A key aim of the U.S. Space Force, created in 2019, is to plan, equip and defend U.S. interests in space.PHOTO: ETIENNE LAURENT/SHUTTERSTOCK
By Doug Cameron,
Published by The Wall Street Journal, 28 March 2023
White House’s spending request includes plans for simulators, equipment to train Space Force members for battle
The Pentagon is gearing up for a future conflict in space as China and Russia deploy missiles and lasers that can take out satellites and disrupt military and civilian communications.
The U.S. military long ago dropped the notion of crewed, orbiting space weapons in favor of satellites because the logistics of supporting people outside of Earth’s atmosphere were formidable.
The physics of space also make it impossible to sneak up on an enemy or quickly change orbit or direction. And earthbound tactics don’t work in space, where the U.S., China and Russia are all turning to satellites and sensors to wage and winany conflict.
“You can’t dig trenches in space,” said Marty Whelan, senior vice president of the Defense Systems Group at The Aerospace Corp., a federally funded research group.
“If deterrence fails, you can’t wait until something bad happens to get ready. You have to have the full infrastructure together,” said Mr. Whelan, a former Air Force major general, who led a strategic review of space systems for the Pentagon and the intelligence community.
The White House this month proposed a $30 billion annual budget for the U.S. Space Force, almost $4 billion more than last year and a bigger jump than for other services including the Air Force and the Navy.
The Space Force was created in 2019 as the sixth arm of the military, carving out responsibilities once embedded in the Air Force. A key aim of a stand-alone force was to plan, equip and defend U.S. interests in space for all of the services and focus attention on the emerging threats.
For the first time, the spending request also includes plans for simulators and other equipment to train Guardians, as Space Force members are known, for potential battle. The 16,000 Guardians are charged with running rocket launches, satellites and ground-based communication and sensor equipment.
That training will be critical. The physics and the mechanics of steering objects through space at more than 17,000 miles an hour give attackers the advantage they lack on the ground.
Space is also becoming crowded, with the number of tracked objects in orbit now topping 48,000, more than doubling over the past four years.
The U.S., China and Russia are signatories to the United Nations’ Committee on the Peaceful Uses of Outer Space, including scientific work. All three also have significant military assets in space.
Just as it is on Earth, China is the Pentagon’s big worry in space. In unveiling a defense strategy late last year, the Biden administration cast China as the greatest danger to U.S. security.
In space, the threats from China range from ground-launched missiles or lasers that could destroy or disable U.S. satellites, to jamming and other cyber interference and attacks in space, said Pentagon officials. China has invested heavily in its space program, with a crewed orbiting station, developing ground-based missiles and lasers as well as more surveillance capabilities. This is part of its broader military aims of denying adversaries access to space-based assets.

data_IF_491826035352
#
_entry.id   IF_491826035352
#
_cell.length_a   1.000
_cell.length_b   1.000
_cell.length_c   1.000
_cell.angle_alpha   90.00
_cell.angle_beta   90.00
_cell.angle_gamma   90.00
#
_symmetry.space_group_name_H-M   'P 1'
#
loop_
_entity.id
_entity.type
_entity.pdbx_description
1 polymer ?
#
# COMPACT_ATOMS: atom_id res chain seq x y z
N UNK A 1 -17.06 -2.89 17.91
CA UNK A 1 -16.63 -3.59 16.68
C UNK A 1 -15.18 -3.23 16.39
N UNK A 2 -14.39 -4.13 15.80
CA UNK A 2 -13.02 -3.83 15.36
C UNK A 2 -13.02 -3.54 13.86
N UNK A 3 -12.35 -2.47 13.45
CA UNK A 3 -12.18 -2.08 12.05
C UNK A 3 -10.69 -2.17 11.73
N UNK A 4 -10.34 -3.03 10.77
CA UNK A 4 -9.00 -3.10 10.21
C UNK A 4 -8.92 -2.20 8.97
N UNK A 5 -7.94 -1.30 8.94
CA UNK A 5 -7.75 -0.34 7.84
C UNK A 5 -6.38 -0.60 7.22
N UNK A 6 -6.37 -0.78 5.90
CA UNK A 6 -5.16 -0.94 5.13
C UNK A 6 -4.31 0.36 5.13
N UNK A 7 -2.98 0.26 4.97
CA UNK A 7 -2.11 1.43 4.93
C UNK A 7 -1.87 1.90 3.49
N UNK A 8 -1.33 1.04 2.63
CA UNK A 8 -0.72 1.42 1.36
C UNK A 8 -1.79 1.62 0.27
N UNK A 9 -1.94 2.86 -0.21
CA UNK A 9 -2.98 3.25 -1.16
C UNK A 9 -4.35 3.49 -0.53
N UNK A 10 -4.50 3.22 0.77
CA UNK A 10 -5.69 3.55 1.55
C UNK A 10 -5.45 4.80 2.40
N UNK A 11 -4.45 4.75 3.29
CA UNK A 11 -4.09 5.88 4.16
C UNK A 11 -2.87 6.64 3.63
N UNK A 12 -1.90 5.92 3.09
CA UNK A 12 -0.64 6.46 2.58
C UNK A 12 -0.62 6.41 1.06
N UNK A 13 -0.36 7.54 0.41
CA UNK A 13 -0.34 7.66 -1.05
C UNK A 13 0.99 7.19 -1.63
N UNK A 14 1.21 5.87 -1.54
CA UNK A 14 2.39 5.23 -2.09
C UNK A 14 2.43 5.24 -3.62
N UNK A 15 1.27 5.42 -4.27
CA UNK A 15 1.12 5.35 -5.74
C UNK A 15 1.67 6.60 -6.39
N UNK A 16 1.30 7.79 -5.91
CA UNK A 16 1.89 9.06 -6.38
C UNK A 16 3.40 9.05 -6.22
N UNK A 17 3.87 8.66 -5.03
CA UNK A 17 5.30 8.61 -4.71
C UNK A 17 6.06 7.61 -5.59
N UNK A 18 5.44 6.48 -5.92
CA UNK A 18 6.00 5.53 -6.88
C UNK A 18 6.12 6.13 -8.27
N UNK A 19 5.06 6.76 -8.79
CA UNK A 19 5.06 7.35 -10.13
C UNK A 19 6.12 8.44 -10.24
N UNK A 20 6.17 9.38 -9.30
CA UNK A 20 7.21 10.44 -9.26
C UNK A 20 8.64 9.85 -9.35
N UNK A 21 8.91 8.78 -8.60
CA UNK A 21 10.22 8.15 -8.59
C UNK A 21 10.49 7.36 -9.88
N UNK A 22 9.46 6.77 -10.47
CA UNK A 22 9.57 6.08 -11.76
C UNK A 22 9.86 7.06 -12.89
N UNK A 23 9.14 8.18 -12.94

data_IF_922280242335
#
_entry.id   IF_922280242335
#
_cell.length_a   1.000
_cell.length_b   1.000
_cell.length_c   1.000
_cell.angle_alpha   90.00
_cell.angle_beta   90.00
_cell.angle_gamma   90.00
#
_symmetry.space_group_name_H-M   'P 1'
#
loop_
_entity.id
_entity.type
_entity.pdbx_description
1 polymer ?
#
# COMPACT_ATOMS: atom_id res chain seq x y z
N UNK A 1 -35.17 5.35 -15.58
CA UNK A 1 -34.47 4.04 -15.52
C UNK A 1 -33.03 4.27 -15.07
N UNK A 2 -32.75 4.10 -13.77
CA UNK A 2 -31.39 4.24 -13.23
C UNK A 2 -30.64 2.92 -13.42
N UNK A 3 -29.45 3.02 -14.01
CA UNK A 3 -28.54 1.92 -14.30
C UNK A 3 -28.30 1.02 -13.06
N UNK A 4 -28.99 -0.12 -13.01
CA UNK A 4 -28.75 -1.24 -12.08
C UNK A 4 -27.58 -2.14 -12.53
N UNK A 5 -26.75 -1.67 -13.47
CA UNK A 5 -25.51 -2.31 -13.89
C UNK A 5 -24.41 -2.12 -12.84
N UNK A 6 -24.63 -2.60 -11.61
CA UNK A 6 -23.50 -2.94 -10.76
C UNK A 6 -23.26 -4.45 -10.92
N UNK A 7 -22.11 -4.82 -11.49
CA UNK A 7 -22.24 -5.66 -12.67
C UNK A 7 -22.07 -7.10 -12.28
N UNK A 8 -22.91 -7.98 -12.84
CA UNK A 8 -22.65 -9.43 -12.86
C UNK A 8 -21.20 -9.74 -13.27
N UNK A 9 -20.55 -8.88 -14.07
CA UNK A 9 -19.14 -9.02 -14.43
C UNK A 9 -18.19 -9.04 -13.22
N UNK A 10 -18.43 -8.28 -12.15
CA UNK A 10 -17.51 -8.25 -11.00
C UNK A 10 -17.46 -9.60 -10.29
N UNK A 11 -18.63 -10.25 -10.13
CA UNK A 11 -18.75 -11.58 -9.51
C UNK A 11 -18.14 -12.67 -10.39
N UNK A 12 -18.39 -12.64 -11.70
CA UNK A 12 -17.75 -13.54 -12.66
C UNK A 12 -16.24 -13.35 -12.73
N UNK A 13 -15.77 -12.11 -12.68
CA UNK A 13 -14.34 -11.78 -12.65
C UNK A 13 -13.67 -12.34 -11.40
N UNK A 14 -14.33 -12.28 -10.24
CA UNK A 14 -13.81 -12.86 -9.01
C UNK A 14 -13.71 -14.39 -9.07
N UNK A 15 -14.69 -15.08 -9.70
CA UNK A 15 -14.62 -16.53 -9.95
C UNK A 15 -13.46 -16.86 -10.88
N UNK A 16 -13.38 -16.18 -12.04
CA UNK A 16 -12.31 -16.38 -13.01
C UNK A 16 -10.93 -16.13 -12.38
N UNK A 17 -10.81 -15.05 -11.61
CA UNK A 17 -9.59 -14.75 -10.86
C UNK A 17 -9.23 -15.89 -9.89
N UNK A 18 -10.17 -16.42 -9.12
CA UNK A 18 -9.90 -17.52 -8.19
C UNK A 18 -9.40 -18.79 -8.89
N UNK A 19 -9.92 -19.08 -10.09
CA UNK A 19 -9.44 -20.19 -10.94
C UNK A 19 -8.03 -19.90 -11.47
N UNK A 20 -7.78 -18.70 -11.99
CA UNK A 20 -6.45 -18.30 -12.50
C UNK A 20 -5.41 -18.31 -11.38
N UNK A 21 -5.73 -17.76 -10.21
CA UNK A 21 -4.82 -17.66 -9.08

China is “testing on-orbit satellite systems which could be weaponized as they have already shown the capability to physically control and move other satellites,” Gen. Chance Saltzman, chief of space operations for the U.S. Space Force, told a congressional hearing this month.
“There’s nothing we can do in space that’s of any value if the networks that process the information and data are vulnerable to attack,” Gen. Saltzman said.
A central part of the Space Force’s next tranche of military contracts for rocket launches is protecting them from attacks by China and other adversaries. The hope is to make satellites tougher to approach by adversaries’ equipment as well as less susceptible to lasers and jamming from space or the ground, said Space Force leaders.
“The physics of the domain provide quite a lot of opportunities to be sneaky and elusive,” said Even Rogers, a former Air Force officer who helped write the service’s initial doctrine for warfighting in space.
In the Ukraine conflict, Russia has expressed its willingness to target space assets, including commercial communications systems, adding to the U.S. urgency of developing warfighting tactics. Russia has previously destroyed one of its own satellites with a ground-launched missile. The U.S. has said any attack on commercial satellites would be met with an appropriate response.
The Pentagon is moving away from a small number of school bus-size satellites to a planned constellation of hundreds of smaller ones. The larger number of targets makes any one satellite less crucial to the network but also requires changes in the capabilities of the satellites themselves, the rockets that put them into orbit and the communications systems they host.
“There are things I can do in space to make the other guy’s job hard,” said Tory Bruno, chief executive of United Launch Alliance LLC, which alongside SpaceX sends most military and intelligence satellites into orbit.
“I think of it as: ‘How can I make them unfindable, unattackable and relatively insensitive to individual losses?’ said Mr. Bruno, who has helmed the joint venture between Boeing Co. and Lockheed Martin Corp. since 2014.
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